Originally published on my blog and newsletter at jagtalon.com.
I find myself working with a lot of people on a project: other developers, other designers, content strategists, project managers, and stakeholders.
I can keep people in the loop through meetings and through status updates on the work that I'm doing, but what I've found useful—especially when working with a remote team—is being able to divide my work into phases and communicating those phases to my coworkers.
So this is not a new idea, but setting up a process and having people agree to it has been a game changer for me. I just want to mention that this is a trick that I learned from my coworkers Mike and Abe.
So right now I have the following process for my design and dev work:
|Scope out the problem||Scope out the problem|
|Gather all data||Gather tools needed|
|Make sketches||Implement on smaller widths|
|Create content||Make web page responsive|
|Wireframes||Refactor and add comments|
|High-fidelity designs||Test for accessibility|
|Add unit / integration tests|
So the process that you list out will change between different projects because it will depend on your working style and the priorities of the company. It's also important to make sure that this is something that's visible to your coworkers because that's when the magic happens.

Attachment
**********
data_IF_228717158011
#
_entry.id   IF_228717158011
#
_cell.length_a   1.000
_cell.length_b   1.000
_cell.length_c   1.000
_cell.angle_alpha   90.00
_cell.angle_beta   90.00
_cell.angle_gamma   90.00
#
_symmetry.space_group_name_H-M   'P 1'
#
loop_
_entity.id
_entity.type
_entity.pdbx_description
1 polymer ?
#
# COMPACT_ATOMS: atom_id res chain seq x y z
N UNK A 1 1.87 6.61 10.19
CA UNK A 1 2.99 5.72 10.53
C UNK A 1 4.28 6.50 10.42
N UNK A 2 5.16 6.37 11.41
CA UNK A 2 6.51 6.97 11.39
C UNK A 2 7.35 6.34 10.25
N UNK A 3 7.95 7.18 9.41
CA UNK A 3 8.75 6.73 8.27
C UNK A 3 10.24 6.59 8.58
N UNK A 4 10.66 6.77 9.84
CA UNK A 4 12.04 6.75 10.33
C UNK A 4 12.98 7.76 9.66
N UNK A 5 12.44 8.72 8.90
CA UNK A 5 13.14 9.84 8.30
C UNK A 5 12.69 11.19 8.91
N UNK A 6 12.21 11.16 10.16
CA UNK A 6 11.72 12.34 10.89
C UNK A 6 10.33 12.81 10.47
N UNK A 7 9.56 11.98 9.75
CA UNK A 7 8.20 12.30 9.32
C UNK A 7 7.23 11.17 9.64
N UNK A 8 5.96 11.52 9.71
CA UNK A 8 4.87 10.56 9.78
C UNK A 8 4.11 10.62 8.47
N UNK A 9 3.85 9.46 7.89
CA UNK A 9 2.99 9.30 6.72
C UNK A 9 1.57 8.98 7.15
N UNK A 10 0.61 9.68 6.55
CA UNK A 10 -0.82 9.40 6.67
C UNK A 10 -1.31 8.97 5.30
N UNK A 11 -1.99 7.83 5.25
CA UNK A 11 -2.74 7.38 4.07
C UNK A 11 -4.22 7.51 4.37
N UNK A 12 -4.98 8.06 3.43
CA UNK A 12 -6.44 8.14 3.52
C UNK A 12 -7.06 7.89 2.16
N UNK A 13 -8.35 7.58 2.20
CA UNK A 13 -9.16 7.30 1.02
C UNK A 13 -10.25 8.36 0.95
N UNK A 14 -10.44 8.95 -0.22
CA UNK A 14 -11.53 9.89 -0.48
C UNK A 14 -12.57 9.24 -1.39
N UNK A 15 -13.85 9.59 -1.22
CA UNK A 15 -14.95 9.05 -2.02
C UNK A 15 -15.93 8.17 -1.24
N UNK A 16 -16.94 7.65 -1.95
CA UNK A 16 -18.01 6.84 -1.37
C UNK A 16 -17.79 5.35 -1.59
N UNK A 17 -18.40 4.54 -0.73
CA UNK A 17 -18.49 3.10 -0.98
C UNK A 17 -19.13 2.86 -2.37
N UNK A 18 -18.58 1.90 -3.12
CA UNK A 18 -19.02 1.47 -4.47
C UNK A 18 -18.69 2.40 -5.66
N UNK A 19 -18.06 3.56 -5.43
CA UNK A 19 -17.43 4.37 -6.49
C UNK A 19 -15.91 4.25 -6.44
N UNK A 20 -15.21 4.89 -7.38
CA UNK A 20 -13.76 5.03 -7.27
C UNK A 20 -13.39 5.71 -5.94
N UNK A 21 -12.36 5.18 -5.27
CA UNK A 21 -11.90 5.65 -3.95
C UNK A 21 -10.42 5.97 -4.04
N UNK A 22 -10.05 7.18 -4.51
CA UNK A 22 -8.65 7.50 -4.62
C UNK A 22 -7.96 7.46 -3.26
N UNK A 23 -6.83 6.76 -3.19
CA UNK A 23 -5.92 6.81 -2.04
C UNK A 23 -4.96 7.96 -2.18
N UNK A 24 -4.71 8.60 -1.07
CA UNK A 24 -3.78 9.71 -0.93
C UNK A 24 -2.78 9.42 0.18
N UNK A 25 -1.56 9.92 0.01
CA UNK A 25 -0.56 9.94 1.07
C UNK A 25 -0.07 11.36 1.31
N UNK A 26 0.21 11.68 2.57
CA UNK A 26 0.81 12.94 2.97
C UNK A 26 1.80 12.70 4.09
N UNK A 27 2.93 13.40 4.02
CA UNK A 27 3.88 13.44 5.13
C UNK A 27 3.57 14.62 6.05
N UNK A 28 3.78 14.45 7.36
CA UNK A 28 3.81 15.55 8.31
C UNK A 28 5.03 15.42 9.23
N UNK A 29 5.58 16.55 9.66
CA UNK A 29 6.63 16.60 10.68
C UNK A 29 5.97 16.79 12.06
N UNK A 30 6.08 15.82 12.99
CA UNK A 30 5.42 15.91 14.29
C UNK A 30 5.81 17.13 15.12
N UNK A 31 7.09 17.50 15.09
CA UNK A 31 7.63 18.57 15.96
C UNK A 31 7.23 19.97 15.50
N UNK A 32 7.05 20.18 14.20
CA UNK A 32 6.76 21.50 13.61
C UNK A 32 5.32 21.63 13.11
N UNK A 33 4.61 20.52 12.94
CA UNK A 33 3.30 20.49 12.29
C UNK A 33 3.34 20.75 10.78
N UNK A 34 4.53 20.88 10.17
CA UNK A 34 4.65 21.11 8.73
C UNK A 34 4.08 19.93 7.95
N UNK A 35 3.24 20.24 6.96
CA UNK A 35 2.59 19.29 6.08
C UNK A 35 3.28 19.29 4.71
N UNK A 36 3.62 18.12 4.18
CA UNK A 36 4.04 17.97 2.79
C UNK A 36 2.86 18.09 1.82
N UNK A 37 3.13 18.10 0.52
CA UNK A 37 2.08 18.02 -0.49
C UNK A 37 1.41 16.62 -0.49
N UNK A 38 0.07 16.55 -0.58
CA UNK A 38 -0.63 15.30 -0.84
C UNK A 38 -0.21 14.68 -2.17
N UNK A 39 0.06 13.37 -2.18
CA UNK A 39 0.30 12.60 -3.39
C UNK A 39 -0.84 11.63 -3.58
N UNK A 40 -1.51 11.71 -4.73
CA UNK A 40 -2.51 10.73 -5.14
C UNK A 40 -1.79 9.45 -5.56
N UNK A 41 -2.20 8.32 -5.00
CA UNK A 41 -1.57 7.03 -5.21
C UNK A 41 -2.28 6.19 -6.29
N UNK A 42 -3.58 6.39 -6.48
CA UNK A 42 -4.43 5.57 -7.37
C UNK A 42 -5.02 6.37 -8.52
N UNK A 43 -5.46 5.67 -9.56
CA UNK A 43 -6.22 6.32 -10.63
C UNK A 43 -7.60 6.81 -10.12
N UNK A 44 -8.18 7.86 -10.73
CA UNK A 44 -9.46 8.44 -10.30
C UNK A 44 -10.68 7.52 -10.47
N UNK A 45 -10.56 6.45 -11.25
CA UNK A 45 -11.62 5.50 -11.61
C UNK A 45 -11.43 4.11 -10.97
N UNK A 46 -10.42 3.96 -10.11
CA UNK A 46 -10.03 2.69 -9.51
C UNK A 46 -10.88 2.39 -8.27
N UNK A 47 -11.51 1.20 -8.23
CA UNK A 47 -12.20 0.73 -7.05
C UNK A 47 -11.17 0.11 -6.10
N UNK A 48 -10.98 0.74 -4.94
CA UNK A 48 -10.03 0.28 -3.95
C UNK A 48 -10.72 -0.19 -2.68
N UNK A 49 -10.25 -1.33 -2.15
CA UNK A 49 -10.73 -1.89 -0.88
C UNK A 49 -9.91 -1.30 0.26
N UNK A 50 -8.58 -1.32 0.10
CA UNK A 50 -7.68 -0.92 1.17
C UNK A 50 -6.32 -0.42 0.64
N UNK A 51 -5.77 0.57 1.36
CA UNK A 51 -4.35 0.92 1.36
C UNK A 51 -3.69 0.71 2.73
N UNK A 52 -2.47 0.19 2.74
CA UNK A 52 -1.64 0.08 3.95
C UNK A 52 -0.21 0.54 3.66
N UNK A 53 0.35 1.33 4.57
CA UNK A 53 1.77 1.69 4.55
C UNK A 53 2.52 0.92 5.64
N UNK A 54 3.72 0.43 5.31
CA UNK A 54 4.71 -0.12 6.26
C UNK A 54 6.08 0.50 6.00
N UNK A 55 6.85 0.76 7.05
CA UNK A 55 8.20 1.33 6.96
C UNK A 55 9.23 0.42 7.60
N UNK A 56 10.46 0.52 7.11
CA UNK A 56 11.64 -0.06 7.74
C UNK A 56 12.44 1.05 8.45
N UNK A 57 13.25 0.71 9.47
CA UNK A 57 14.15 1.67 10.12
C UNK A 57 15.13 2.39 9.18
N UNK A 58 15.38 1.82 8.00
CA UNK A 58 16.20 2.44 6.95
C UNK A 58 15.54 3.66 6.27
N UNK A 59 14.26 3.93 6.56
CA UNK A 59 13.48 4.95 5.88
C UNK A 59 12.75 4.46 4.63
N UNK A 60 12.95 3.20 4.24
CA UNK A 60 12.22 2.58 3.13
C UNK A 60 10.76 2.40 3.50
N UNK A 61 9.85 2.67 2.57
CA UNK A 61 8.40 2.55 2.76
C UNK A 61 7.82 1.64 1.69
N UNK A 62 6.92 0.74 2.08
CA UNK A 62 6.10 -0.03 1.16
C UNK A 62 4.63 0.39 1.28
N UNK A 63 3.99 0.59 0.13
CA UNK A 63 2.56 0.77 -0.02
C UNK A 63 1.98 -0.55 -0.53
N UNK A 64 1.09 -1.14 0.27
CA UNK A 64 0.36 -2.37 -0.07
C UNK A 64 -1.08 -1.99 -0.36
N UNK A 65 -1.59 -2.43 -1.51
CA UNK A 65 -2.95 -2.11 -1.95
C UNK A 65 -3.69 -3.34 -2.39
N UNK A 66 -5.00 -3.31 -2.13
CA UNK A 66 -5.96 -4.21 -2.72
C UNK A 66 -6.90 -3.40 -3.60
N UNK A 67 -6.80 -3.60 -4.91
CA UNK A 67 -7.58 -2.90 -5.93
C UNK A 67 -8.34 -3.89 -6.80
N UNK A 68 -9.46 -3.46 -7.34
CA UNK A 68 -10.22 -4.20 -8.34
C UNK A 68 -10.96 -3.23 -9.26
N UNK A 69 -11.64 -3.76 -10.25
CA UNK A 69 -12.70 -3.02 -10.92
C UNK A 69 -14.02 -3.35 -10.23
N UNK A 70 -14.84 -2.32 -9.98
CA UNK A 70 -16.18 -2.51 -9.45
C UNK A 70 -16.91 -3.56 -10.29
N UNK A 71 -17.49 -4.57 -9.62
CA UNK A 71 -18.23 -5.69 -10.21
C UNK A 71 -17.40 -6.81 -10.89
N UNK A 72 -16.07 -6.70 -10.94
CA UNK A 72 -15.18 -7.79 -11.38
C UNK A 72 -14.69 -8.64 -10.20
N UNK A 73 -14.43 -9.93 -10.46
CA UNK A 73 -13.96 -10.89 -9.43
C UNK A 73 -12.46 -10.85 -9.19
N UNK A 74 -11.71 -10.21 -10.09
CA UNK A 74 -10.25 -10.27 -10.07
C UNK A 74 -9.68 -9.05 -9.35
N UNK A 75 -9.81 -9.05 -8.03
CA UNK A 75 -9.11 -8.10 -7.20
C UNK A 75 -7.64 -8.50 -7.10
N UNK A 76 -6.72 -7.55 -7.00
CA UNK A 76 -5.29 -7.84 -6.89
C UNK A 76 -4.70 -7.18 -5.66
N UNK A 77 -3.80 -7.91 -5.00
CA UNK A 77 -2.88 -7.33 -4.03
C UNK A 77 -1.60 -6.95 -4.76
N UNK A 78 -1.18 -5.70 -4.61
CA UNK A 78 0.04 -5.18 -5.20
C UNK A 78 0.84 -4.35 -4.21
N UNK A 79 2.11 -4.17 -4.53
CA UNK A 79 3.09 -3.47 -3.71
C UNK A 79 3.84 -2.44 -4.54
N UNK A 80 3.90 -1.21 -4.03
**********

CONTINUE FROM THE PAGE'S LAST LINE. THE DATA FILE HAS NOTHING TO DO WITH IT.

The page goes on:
By having this list available to other people, you'll find that it's easier for them to figure out what you're working on at a glance.
Aside from having an easy way to get coworkers on the same page, I've found other benefits as well:
- I feel like I'm making progress because each phase is a milestone that I've accomplished.
- I feel less overwhelemed about the task because I've divided the work and I can work on it one by one.
- It sets expectations to the rest of the team that these are the specific things that I'm working on.
- It gives me some accountability. I'm not tempted to skip any step in the process.
Different teams work in different ways. I happen to work remotely and the company that I work for uses a tool called Asana. If your to-do list supports sections, you can separate out the different processes using that.
If you'd rather work on a timeline, that works too! It might be an even better visualization because a lot of times you'll find that work isn't linear. There will be overlaps and sometimes you'll find yourself going back to a previous phase. I learned that that's definitely the case with dev and design.
If you work at an office, maybe having things on Post-It notes would work better! Figure out what works for you and your team and go with that.
I hope you can use this to help you with your work. If not, that's totally fine—we all work in different ways. If you do end up using it or if you have ideas on how to make it better, feel free to leave a comment!